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Managing Hoof Trimming to Prevent Chronic Lameness

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Managing Hoof Trimming to Prevent Chronic Lameness

with Jamie Sullivan

Rumination 03

12.53 min

Chronic lameness on the dairy farm is an issue that can be resolved with proper, timely hoof trimming. But how often should we trim a cow? When should we do it? What do we know about the cause of lameness?


Get answers with hoof care consultant Jamie Sullivan.

Our guest - Jamie Sullivan

Hoof care consultant and owner of Rippleview Hoof Care in Manitoba. 



  • Preventive & therapeutic hoof care
  • Digital dermatitis prevention strategies
  • Proper Cattle Handling & hoof trimming training
  • Cow comfort and facility assessments
  • Research in lameness prevention

Learn more about him



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Timestamps & Summary

01:03:00 – What got you in the first place in this essential area of cattle health?

It wasn’t Mr. Sullivan’s dream to be a hoof trimmer. When he was a kid, he wanted to be a vet, and then wanted to own a dairy farm and milk his cows. When he was studying animal science at the university, he came across a trimming school in Ontario. He decided to take the school simply to trim his own cows, as he experienced having cows left with more lameness after the trimmer came in. He started in the trimming business this way and simply never quit. 

He has no regrets: It took him around the globe as he got into doing training and consulting. No matter where you go, when we talk about lameness and cow comfort, it’s fairly similar. Everyone is trying to get control of the 3 main lameness issues: digital dermatitis, white line disease and sole ulcers.

03:48:00 – What’s the current situation in Canada when it comes to cattle lameness?

Mr. Sullivan says that the numbers haven’t changed since 1994 (around 30% of lameness incidents). They discovered that a lot of those lameness are repeated cases or cases that we never completely healed for the same cows. Where they are heading in the industry now is to not only prevent lameness in the first place, but also prevent them from happening again.

05:05:00 – What do we need to do?

Mr. Sullivan explains that it comes down to prevention, but there’s more. 

As the herds are getting larger, we need a plan between the trimmer visit to prevent lameness from happening. 

There’s also the optimal time to trim, which is just before going dry or at the start of dry-off.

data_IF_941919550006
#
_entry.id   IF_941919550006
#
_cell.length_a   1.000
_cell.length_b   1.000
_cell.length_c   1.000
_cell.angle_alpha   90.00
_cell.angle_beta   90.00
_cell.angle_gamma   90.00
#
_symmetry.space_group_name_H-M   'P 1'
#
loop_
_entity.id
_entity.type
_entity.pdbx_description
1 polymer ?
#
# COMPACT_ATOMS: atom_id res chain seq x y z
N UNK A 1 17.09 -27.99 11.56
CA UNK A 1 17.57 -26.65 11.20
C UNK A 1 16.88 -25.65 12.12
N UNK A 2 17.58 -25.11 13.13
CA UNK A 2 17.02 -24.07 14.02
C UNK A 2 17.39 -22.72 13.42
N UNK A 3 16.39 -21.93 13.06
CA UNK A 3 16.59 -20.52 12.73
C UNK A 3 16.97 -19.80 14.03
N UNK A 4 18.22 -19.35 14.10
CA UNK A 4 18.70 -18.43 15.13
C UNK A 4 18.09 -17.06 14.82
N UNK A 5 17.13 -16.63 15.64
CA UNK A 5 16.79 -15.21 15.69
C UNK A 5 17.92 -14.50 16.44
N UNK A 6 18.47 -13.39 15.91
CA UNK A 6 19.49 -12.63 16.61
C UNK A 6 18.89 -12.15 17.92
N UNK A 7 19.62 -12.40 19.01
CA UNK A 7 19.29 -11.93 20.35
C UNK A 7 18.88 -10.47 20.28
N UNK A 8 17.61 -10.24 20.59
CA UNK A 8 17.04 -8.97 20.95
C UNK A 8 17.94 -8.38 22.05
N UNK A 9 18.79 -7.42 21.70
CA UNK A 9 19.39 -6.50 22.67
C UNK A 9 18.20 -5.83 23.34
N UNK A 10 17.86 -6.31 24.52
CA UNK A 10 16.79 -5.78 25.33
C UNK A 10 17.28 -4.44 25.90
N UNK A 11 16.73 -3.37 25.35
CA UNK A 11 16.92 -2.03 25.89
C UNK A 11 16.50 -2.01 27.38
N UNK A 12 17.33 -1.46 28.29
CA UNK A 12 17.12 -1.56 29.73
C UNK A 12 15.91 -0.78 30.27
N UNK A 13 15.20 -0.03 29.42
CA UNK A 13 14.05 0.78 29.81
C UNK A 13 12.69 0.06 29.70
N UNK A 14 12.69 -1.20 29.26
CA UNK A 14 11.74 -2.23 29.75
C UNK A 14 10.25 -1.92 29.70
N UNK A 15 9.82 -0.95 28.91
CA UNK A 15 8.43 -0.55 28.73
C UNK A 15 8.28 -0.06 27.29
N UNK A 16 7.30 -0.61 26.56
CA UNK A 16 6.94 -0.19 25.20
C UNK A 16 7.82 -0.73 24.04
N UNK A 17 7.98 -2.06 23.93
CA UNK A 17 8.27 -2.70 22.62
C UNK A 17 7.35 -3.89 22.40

Then there’s the frequency: How often do we have to trim a cow? Mr. Sullivan says that 2 or 3 times a year is usually good, but that every farm and cow is different. Some cows may only need a dry-off trim. Others that have had lameness before might need 3, 4 or 5 trims a year to keep them healthy and prevent other lameness. Most of Mr. Sullivan’s clients have a weekly, bi-weekly or monthly schedule, and he can trim between 50 and 70 cows each visit. The optimal trim schedule has to be found for each farm and each cow, and records have to be kept.

The most important piece of equipment for trimming now is the computer, as the trimmer needs to know what needs to be changed or monitored on the farm to prevent lameness for chronic cows.

08:14:00 – Is there any other thing management wise that we should be doing to prevent chronic lameness?

We always say that digital dermatitis is a hygiene issue: If your farm has a lot of white line lesions, it’s probably a trauma issue. It leans towards standing time, but what is found in the industry is that inflammation has a huge role in lameness and probably a lot of that is happening at transition and calving. Hormonal changes cause ligaments to loosen naturally, which causes damage. That’s why dry cow trims are of the utmost importance. 

We need to see zero lameness in our transition dry cow pens if we want to see close to zero lameness in the lactating herd.

10:24:00 – Those are some take-home points for dairy producers, nutritionists, veterinarians and advisors. Any other points when it comes to lameness and chronic lameness?

We can never do enough for stalls and cow comfort, make sure your cows are lying down. Also, one-on-one communication between the trimmer, nutritionist and vet is key to come up with a joint plan and work as a team to achieve what works with the management that clients have in the farm.

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